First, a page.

NS

Renal failure

6.9

5.1

0.05

Deaths in ED

4

3.5

NS

1: ONAP = 'On Alert' Period; 2: OFAP = 'Off Alert' Period.

Patients presented with malaises, dehydration, hyperthermia, hyponatremia, renal colic, or renal failure, were observed at significantly higher frequency during ONAP than OFAP (Table 2). In contrast, neither the number of deaths recorded in ED nor the number of patients diagnosed with respiratory nor cerebrovascular diseases differed significantly between the two time periods (Table 2). Therefore, the group of HWDS was composed of the following diseases: malaises, dehydration, hyperthermia, hyponatremia, renal colic and renal failure (Table 2 and Table 1 for ICD-10 codes). Figure 1 displays the indicator derived from the HWDS, the national average temperature observed in France during ONAP and OFAP, and the NHWP. The figure shows that the indicator increases one day after every increase in temperature.

ED visits and hospitalisations increased significantly for the elderly during ONAP, relative to OFAP (10.5% vs. 9.9% and 28.7% vs. 25.5%, respectively, p-value for both differences < 0.001; Table 3). Higher proportions of the elderly were admitted to the ED or were hospitalized during ONAP compared to OFAP in relation to a HWDS (27.7% vs. 23.8% and 58.0% vs. 50.1%, respectively, p-value for both differences p < 0.001; Table 3).
Table 3

Total ED visits, hospitalisations, and heat wave diseases syndromes, 49 ED – France, summer 2006

 

ED Visits

Hospitalisations

HWDS1 ED Visits

HWDS1 Hospitalisations

 

< 75 years old

= 75 years old

< 75 years old

= 75 years old

< 75 years old

= 75 years old

< 75 years old

= 75 years old

ONAP 2

73,460

(89.5%)

8,580***

(10.5%)

12,393

(71.3%)

4,991***

(28.7%)

2,775

(72.3%)

1,068**

(27.7%)

453

(42.0%)

626*** (58.0%)

OFAP 3

300,804

(90.1%)

33,018

(9.9%)

55,420

(74.5%)

18,998

(25.5%)

8,612

(76.2%)

2,694

(23.8%)

1,428

(49.1%)

1,436 (50.1%)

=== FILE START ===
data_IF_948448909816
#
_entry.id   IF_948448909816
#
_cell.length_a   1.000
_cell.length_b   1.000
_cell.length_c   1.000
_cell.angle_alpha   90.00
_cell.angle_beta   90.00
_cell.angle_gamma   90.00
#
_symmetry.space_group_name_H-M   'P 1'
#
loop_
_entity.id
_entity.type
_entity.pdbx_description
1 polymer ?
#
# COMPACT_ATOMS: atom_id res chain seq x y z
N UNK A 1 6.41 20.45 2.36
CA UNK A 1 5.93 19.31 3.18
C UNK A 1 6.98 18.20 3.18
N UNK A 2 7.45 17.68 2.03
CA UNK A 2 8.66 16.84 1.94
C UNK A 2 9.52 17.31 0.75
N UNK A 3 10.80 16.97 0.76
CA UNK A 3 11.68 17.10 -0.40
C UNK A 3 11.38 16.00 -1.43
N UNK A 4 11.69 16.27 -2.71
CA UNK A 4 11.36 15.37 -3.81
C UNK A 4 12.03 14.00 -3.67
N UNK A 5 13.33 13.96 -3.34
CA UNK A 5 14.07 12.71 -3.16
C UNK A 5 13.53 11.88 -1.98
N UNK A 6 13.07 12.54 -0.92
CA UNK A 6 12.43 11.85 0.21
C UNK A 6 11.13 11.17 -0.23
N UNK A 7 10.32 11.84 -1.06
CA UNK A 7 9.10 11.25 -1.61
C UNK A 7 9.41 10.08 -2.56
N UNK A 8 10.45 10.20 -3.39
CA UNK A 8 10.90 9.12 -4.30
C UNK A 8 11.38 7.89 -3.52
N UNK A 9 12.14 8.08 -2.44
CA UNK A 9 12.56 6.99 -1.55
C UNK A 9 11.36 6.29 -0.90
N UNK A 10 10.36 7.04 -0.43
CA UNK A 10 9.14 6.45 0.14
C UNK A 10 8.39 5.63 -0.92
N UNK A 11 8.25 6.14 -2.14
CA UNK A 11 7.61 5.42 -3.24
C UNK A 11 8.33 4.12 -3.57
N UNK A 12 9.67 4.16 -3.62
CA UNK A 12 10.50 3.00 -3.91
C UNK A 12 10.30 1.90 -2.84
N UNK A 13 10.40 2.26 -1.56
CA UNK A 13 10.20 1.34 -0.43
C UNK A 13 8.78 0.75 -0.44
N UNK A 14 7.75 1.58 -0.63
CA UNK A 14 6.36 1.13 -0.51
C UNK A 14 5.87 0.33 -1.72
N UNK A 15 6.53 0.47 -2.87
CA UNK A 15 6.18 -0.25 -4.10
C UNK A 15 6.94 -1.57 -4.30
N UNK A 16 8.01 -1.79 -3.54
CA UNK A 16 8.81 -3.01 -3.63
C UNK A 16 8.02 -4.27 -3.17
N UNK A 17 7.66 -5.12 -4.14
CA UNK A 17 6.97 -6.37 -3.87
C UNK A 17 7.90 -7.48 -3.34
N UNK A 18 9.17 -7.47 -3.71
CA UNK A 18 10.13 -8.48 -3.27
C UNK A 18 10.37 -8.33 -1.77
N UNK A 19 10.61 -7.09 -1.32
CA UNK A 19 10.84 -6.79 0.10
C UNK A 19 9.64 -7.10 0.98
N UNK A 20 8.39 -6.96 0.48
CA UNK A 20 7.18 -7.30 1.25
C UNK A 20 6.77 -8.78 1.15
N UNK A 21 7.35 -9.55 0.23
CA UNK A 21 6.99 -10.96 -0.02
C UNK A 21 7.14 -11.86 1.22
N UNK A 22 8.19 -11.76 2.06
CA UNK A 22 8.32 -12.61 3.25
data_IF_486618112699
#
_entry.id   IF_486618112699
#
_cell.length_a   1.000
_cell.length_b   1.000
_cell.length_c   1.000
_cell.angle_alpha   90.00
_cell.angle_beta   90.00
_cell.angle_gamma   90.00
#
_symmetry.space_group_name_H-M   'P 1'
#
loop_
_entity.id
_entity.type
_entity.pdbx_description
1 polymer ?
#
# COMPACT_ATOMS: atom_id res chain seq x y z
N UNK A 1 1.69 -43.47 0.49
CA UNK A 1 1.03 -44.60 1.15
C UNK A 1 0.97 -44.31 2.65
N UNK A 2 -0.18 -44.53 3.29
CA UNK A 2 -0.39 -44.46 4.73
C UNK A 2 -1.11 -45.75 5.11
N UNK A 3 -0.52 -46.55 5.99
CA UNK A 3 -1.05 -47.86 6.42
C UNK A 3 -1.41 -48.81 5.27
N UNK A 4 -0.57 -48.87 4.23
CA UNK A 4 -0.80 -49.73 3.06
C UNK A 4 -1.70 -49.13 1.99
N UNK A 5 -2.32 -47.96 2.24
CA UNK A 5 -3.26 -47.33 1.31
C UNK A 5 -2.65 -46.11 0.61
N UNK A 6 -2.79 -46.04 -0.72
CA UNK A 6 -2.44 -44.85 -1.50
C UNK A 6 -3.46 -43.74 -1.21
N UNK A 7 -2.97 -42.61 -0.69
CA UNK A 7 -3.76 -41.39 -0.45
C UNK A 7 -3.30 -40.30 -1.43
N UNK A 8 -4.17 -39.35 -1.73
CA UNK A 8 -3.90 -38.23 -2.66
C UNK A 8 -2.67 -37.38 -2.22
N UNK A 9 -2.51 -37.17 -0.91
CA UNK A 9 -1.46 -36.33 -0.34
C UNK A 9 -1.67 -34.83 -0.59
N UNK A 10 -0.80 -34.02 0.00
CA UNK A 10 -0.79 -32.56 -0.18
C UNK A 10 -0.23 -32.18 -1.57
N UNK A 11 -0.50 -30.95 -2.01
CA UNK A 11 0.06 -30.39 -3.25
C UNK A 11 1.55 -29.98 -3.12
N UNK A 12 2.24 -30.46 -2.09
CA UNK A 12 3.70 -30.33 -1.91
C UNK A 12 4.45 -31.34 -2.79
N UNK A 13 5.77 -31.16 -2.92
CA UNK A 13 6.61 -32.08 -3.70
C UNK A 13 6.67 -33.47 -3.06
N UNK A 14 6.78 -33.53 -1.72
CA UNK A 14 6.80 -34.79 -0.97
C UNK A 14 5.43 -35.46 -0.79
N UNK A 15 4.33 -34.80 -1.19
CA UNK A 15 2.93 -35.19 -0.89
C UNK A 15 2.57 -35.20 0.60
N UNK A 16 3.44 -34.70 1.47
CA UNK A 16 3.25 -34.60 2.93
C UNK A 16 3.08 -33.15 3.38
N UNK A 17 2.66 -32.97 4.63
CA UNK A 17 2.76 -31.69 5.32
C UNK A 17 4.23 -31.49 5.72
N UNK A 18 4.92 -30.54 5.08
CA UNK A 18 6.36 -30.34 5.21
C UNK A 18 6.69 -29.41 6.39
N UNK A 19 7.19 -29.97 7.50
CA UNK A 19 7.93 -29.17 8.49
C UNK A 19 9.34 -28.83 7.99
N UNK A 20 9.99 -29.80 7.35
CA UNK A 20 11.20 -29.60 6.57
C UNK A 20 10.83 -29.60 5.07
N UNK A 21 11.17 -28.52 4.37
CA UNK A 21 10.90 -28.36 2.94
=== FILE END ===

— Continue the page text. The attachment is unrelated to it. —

Total

374,264

(90.0%)

41,598

(10.0%)

67,813

(73.9%)

23,989

(26.1%)

11,387

(75.2%)

3,762

(24.8%)

1,881

(47.7%)

2,062

(52.3%)

* p < 0.05 ** p < 0.01 *** p < 0.001.

1: HWDS, Heat Wave Disease Syndromes; 2: ONAP = 'On Alert' Period; 3: OFAP, 'Off Alert' Period.

As shown in Table 4, the proportion of visits linked to HWDS during the heat wave increased significantly for elderly people: the proportion of total visits linked to HWDS was 12.43% during ONAP compared to 8.15% during OFAP (p < 0.001).
Table 4

Heat wave disease syndromes (visits/proportion) by age group and period, 49 ED, France summer 2006

 

Less than 75 years old

At least 75 years old

 

ONAP1

 

OFAP2

 

ONAP1

 

OFAP2

 
 

HWDS3 ED Visits

HWDS3 ED Visits as a proportion of total ED Visits

HWDS3 ED Visits

HWDS3 ED Visits as a proportion of total ED Visits

HWDS3 ED Visits

HWDS3 ED Visits as a proportion of total ED Visits

HWDS3 ED Visits

HWDS3 ED Visits as a proportion of total ED Visits

Malaise

1,808

2.46%***

5,554

1.85%

661

7.70%***

2,062

6.24%

Hyperthermia

98

0.13%*

115

0.04%

31

0.35%***

10

0.03%

Hyponatremia

59

0.08% (NS)

99

0.03%

139

1.62%***

187

0.57%

Dehydration

67

0.09% (NS)

112

0.04%

161

1.88%***

207

0.63%

Renal Colic

684

0.94%*

2,527

0.84%

19

0.22%

(NS)

58

0.17%

Renal failure

59

0.08% (NS)

205

0.07%

57

0.66%*

170

0.51%

Total HWDS 3

2,775

3.78%***

8,612

2.87%

1,068

12.43%***

2,694

8.15%

* p < 0.05 ** p < 0.01 *** p < 0.001.

1: ONAP, 'On Alert' Period; 2: OFAP, 'Off Alert' Period; 3: HWDS, Heat Wave Disease Syndromes

Three diseases increased dramatically during ONAP for this specific age group: hyperthermia (11.5-fold increase), hyponatremia (2.8-fold), and dehydration (3.0-fold). For younger adults, the proportion of total visits related to HWDS was 3.78% during ONAP compared to 2.87% during OFAP (p < 0.001). Only diagnoses presented in Table 4 increased significantly between the two time periods.

Discussion and conclusion